Living with atopic dermatitis (AD), also known as eczema, can be an ongoing battle, with flare-ups causing discomfort and frustration. For Valley patient Polly, her struggle with AD took a drastic turn a few years ago when her symptoms got worse, affecting her daily life and quality of sleep. However, hope arrived while under the care of dermatologist Laura Walsh, MD, PhD, who helped Polly regain control over her condition.
Atopic dermatitis is a chronic inflammatory skin condition that can cause dryness, itching, and a characteristic pattern of rash on the skin. It occurs more frequently in children but can also affect adults (“atopic” means you tend to have allergic conditions and “dermatitis” means skin inflammation). AD is often associated with a personal or family history of other atopic conditions like asthma or hay fever. The exact cause of AD is not fully understood, but it is believed to involve a combination of skin barrier dysfunction (an issue with your skin’s protective layer) and immune regulation (a possible problem with how your body’s defense system works). The condition can vary in severity and may require ongoing care and treatment to control symptoms and prevent flare-ups.
Polly’s condition started as small spots appearing seasonally on her skin. She also became aware that some of her family members also had AD. She used over-the-counter remedies such as moisturizers and antihistamines to manage her flare-ups. However, about three years ago, Polly’s AD suddenly got worse, spreading to different parts of her body. Over time, the relentless itch became unbearable, causing her distress and sleepless nights. It also affected her daily activities, and the itchiness and appearance of her skin left her feeling self-conscious. “Every day shouldn’t be so miserable,” Polly recalled about that time.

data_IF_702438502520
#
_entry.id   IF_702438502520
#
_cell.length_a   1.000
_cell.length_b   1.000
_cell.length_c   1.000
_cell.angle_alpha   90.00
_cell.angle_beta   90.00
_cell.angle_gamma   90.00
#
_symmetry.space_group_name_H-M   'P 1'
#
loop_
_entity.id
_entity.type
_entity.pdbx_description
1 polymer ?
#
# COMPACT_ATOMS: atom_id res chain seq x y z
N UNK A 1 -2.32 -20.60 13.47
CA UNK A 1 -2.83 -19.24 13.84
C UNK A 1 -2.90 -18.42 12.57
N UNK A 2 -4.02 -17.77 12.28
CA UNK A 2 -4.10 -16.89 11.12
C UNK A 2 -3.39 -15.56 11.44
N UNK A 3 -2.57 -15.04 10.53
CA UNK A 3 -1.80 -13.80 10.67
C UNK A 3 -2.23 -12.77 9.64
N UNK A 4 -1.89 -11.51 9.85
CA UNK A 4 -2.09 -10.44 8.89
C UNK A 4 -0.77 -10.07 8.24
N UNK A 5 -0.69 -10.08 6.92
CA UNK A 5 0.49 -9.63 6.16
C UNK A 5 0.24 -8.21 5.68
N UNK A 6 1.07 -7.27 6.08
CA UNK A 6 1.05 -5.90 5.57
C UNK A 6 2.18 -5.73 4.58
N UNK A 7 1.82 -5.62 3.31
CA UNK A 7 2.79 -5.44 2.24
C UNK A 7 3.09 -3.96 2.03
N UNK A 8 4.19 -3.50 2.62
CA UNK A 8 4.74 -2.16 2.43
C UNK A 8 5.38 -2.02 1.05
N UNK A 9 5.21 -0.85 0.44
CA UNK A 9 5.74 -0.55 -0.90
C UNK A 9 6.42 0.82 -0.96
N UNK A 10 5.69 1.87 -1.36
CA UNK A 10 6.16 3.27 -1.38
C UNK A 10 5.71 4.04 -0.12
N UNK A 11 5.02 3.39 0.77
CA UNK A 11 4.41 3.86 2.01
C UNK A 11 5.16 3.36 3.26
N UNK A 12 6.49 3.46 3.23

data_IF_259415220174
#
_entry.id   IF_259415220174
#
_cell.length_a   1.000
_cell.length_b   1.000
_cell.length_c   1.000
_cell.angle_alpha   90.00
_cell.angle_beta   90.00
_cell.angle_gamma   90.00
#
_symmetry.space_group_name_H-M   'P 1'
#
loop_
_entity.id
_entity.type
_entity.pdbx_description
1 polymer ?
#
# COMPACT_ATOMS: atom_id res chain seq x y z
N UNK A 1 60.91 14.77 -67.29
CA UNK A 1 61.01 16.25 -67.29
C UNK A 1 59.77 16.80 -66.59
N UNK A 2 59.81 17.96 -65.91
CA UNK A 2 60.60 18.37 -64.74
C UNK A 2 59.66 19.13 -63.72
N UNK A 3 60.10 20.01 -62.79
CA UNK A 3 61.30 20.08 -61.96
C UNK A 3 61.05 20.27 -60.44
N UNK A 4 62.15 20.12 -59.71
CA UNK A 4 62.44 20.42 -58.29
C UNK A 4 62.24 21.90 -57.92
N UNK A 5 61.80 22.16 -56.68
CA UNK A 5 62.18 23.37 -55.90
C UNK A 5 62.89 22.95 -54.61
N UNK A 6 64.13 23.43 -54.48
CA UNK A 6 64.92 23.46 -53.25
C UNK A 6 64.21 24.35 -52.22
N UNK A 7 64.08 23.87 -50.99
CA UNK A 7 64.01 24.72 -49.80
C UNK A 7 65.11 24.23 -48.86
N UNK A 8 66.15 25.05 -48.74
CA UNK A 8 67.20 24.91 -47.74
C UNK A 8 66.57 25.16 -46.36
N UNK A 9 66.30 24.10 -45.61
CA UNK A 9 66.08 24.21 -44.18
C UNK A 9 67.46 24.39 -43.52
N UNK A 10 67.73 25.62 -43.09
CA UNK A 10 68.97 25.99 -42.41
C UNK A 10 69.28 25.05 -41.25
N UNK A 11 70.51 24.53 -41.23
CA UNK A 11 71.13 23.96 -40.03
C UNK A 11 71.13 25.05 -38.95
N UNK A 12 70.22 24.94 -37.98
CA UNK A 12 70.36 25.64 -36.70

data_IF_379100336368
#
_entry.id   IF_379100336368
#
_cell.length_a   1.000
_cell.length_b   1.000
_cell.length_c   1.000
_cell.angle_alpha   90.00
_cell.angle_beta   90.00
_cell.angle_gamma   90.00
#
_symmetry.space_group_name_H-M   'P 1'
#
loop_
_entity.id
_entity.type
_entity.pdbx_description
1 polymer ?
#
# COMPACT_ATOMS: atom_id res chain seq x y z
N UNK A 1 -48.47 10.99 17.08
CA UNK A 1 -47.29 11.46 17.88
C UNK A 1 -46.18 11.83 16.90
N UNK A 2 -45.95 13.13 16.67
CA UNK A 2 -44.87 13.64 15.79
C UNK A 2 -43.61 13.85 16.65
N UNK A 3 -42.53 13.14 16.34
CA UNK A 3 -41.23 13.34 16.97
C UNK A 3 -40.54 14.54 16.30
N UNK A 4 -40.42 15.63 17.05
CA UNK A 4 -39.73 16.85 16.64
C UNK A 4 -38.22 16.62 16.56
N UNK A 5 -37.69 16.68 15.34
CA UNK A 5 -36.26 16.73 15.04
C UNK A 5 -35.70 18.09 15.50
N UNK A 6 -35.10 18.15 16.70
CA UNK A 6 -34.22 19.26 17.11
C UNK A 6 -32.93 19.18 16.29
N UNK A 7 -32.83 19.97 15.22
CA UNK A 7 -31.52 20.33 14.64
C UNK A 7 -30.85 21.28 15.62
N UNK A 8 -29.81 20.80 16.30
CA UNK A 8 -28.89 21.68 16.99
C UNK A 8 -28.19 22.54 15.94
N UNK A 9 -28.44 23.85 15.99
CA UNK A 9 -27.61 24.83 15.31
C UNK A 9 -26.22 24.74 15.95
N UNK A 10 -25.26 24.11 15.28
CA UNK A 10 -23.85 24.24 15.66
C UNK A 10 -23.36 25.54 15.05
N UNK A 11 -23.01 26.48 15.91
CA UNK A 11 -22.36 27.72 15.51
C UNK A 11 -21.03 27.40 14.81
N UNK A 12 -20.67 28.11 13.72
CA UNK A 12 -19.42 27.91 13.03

Determined to find relief, Polly sought treatment at Valley’s Dermatology Clinic. Dr. Walsh prescribed a newer medication, dupilumab. This medication uses monoclonal antibody therapy, a relatively new field of medicine. It blocks two chemical signals in the body that cause atopic dermatitis, and is safe in patients as young as six months. The medication is given as an injection every two weeks that patients can learn how to do on their own at home.
Within a few weeks of starting the treatment, Polly’s itchiness got significantly better. As the weeks progressed, the number of eczema spots and scaling also decreased. Today, she only has two small spots remaining, a remarkable improvement from her previous state of constant discomfort. “The itching is almost completely gone and I’m sleeping better than I have my whole life,” she said.
“Atopic dermatitis (eczema) can be difficult to treat and frustrating for patients. Itch is a major issue for quality of life that can disturb sleep, make it difficult to concentrate, and be a stressor on a day-to-day basis,” explains Dr. Walsh. “I am so pleased to have these new biologic medications to offer my patients who need to escalate therapy from topical treatments. With recent medical innovation, we now have more targeted medications that have fewer side effects than our prior systemic treatments.”